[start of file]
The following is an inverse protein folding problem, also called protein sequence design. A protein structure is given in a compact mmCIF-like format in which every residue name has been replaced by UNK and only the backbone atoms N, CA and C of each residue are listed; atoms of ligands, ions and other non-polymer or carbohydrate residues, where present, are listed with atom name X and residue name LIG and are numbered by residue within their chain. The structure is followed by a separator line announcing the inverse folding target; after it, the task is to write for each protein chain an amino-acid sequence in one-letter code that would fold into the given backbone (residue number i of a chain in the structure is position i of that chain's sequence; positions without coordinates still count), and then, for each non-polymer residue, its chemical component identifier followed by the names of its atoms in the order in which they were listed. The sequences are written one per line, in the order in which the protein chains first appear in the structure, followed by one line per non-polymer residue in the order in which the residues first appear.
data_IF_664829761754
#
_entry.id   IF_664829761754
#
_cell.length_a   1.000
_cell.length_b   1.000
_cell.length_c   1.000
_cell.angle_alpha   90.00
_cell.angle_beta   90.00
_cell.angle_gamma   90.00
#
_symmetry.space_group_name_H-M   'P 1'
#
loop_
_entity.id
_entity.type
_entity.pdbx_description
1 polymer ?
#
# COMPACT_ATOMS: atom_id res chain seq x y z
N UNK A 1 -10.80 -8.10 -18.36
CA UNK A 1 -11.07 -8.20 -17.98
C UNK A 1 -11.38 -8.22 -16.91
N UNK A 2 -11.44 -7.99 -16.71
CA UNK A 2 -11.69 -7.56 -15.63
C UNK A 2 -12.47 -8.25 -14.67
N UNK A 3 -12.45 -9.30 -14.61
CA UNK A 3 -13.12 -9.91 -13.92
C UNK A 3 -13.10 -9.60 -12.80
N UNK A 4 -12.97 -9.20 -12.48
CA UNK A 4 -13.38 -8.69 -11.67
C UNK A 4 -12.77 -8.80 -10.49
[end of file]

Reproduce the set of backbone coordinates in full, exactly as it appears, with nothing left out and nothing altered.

The following is an inverse protein folding problem, also called protein sequence design. A protein structure is given in a compact mmCIF-like format in which every residue name has been replaced by UNK and only the backbone atoms N, CA and C of each residue are listed; atoms of ligands, ions and other non-polymer or carbohydrate residues, where present, are listed with atom name X and residue name LIG and are numbered by residue within their chain. The structure is followed by a separator line announcing the inverse folding target; after it, the task is to write for each protein chain an amino-acid sequence in one-letter code that would fold into the given backbone (residue number i of a chain in the structure is position i of that chain's sequence; positions without coordinates still count), and then, for each non-polymer residue, its chemical component identifier followed by the names of its atoms in the order in which they were listed. The sequences are written one per line, in the order in which the protein chains first appear in the structure, followed by one line per non-polymer residue in the order in which the residues first appear.
data_IF_664829761754
#
_entry.id   IF_664829761754
#
_cell.length_a   1.000
_cell.length_b   1.000
_cell.length_c   1.000
_cell.angle_alpha   90.00
_cell.angle_beta   90.00
_cell.angle_gamma   90.00
#
_symmetry.space_group_name_H-M   'P 1'
#
loop_
_entity.id
_entity.type
_entity.pdbx_description
1 polymer ?
#
# COMPACT_ATOMS: atom_id res chain seq x y z
N UNK A 1 -10.80 -8.10 -18.36
CA UNK A 1 -11.07 -8.20 -17.98
C UNK A 1 -11.38 -8.22 -16.91
N UNK A 2 -11.44 -7.99 -16.71
CA UNK A 2 -11.69 -7.56 -15.63
C UNK A 2 -12.47 -8.25 -14.67
N UNK A 3 -12.45 -9.30 -14.61
CA UNK A 3 -13.12 -9.91 -13.92
C UNK A 3 -13.10 -9.60 -12.80
N UNK A 4 -12.97 -9.20 -12.48
CA UNK A 4 -13.38 -8.69 -11.67
C UNK A 4 -12.77 -8.80 -10.49